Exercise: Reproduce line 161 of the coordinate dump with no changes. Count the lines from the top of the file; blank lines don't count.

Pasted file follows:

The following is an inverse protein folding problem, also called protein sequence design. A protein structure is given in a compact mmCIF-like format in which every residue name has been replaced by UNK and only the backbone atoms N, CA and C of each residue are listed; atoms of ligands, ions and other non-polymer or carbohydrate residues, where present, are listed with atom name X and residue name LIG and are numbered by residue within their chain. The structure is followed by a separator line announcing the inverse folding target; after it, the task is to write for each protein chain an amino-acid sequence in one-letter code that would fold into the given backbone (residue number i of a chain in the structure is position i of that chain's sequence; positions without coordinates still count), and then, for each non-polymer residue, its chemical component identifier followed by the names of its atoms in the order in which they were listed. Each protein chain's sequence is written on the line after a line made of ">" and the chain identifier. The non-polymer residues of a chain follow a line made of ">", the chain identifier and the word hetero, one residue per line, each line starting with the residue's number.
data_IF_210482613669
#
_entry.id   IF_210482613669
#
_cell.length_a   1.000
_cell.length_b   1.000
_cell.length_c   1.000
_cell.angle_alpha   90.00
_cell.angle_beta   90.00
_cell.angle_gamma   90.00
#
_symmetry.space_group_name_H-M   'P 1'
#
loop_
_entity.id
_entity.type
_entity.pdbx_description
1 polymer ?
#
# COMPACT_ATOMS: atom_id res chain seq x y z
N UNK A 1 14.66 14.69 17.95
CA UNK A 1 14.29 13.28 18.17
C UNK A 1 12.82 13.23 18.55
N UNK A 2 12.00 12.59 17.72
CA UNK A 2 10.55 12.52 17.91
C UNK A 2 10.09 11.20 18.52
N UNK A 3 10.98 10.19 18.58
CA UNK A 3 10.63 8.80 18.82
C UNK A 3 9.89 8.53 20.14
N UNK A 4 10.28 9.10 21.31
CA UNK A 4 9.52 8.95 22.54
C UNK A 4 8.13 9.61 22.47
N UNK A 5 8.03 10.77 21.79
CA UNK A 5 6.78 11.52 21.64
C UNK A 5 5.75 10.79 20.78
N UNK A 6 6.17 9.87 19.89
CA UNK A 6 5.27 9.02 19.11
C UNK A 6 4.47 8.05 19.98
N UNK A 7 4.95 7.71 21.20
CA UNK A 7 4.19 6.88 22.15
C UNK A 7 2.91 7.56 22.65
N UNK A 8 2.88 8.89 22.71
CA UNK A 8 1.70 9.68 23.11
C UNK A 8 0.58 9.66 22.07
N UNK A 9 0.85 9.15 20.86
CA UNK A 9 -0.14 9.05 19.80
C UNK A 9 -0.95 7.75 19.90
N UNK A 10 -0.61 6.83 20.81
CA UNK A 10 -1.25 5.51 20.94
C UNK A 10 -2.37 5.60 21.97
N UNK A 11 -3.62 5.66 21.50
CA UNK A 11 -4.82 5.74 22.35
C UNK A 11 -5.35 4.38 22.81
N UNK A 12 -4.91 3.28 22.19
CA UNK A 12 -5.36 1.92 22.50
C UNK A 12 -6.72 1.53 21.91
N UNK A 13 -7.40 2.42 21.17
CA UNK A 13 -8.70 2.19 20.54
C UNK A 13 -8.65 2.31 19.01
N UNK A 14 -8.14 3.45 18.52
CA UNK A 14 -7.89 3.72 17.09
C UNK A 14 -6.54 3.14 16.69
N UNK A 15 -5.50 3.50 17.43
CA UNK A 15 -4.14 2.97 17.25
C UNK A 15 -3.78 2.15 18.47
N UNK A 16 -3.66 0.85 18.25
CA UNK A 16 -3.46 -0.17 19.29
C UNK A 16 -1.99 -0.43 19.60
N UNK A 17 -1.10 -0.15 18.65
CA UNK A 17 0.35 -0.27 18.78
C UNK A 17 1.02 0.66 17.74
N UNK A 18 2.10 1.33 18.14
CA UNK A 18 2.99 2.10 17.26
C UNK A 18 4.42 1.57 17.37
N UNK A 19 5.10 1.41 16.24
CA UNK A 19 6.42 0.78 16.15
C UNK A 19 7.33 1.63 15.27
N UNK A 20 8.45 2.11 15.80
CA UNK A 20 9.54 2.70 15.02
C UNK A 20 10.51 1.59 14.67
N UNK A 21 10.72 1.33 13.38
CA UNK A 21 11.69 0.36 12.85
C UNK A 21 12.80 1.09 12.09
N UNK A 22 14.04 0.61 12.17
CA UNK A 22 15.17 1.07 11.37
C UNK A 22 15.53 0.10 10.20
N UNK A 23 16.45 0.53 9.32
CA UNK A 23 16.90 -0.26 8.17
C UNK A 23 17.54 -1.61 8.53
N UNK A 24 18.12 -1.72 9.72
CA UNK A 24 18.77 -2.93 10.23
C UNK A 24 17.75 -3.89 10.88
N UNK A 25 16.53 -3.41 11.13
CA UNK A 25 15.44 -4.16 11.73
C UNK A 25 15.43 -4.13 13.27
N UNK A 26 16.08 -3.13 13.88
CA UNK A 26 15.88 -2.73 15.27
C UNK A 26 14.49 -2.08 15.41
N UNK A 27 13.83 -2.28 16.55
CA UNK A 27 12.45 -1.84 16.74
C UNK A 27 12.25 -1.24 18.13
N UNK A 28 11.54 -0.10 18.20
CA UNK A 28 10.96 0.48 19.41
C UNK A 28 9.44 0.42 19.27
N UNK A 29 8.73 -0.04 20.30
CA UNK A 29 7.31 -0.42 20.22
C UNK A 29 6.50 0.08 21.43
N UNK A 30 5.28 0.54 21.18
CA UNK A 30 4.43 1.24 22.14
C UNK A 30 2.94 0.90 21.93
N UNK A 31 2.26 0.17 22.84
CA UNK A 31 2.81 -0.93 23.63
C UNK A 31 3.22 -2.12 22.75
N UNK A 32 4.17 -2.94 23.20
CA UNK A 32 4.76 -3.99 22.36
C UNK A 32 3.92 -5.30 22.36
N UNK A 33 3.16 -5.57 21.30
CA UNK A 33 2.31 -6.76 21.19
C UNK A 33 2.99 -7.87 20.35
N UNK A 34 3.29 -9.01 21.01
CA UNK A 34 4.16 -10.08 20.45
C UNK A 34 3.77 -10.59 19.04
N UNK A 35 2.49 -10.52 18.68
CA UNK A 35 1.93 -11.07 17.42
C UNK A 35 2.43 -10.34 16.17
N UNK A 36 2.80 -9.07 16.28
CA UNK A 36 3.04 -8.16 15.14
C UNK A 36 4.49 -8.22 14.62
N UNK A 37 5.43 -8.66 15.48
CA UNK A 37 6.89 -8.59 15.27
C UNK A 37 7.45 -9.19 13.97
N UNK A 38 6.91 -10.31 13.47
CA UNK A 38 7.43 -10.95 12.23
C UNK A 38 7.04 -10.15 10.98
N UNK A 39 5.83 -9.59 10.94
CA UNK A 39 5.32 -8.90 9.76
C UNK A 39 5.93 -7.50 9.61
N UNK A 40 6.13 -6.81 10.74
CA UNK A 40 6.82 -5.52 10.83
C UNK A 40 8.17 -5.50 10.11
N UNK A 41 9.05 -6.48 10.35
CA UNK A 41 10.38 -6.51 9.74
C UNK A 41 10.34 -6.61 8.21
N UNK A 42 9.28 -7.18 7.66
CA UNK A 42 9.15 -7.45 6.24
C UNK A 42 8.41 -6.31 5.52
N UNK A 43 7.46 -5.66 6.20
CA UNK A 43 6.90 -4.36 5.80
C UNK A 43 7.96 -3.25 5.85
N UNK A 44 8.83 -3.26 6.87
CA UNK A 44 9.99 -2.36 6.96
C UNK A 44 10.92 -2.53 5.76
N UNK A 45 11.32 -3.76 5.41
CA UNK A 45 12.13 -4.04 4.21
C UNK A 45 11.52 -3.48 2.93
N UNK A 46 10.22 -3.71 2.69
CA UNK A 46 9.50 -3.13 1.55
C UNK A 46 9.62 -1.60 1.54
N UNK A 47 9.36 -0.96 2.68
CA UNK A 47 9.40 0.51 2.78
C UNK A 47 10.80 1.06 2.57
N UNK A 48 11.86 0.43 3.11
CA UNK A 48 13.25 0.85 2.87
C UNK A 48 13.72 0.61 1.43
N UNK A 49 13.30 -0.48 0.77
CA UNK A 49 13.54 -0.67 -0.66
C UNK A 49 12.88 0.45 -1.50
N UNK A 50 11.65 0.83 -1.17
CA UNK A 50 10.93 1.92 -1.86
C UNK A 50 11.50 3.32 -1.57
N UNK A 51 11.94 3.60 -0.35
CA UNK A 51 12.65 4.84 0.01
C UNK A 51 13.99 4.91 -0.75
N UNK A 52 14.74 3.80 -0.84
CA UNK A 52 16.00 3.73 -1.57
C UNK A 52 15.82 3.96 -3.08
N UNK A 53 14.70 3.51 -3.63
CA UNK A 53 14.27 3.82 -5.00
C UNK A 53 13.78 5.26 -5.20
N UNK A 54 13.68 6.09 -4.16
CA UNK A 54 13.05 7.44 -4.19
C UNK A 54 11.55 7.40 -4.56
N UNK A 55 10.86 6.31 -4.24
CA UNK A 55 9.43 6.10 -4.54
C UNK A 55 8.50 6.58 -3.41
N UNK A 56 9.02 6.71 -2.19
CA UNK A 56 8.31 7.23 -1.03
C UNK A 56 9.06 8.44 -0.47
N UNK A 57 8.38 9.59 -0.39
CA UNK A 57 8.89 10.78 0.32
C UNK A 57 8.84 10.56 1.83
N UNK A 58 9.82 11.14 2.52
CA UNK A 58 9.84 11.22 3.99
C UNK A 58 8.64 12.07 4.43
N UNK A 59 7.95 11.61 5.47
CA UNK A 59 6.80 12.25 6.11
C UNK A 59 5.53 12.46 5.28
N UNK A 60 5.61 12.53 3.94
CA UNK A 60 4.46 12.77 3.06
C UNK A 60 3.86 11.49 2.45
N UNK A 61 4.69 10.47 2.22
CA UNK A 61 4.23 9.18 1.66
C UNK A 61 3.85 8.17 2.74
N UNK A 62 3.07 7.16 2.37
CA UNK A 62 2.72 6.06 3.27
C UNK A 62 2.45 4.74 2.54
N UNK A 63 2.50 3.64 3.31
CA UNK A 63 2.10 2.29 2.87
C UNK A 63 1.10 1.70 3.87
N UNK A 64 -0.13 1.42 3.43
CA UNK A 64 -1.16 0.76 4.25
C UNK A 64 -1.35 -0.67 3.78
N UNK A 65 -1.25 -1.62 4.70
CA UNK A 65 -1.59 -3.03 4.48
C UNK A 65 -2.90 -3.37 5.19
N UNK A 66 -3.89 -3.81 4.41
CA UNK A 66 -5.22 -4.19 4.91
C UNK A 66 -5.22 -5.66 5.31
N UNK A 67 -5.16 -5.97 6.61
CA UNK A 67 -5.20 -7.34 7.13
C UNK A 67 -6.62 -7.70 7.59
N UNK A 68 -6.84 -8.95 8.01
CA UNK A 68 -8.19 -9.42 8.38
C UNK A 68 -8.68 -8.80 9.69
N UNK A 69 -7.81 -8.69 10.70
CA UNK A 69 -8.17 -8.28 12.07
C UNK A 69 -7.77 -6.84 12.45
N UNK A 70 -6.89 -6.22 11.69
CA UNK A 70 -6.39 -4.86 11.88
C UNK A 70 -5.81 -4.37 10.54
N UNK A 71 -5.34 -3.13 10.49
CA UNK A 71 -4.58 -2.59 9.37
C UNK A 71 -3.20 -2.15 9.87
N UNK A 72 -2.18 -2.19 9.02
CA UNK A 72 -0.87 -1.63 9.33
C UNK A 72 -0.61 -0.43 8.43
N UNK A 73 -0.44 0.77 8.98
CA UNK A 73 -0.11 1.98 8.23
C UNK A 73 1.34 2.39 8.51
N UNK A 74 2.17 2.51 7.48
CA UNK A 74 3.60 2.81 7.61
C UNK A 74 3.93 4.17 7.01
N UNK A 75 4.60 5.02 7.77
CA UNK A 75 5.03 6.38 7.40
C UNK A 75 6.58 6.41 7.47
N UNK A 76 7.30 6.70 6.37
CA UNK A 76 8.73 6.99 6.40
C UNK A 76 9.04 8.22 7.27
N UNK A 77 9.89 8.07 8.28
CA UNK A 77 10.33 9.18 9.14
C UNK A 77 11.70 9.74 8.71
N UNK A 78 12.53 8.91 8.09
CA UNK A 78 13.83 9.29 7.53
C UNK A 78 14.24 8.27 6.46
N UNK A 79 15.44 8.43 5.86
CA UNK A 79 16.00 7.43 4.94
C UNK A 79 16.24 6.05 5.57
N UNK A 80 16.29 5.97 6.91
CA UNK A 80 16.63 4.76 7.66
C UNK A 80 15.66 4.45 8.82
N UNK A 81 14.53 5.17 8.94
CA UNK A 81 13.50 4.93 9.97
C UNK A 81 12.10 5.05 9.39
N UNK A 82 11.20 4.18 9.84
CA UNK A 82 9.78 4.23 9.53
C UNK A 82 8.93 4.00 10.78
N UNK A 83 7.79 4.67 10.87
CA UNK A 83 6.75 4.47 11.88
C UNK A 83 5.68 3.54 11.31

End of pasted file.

CA UNK A 47 9.40 0.51 2.78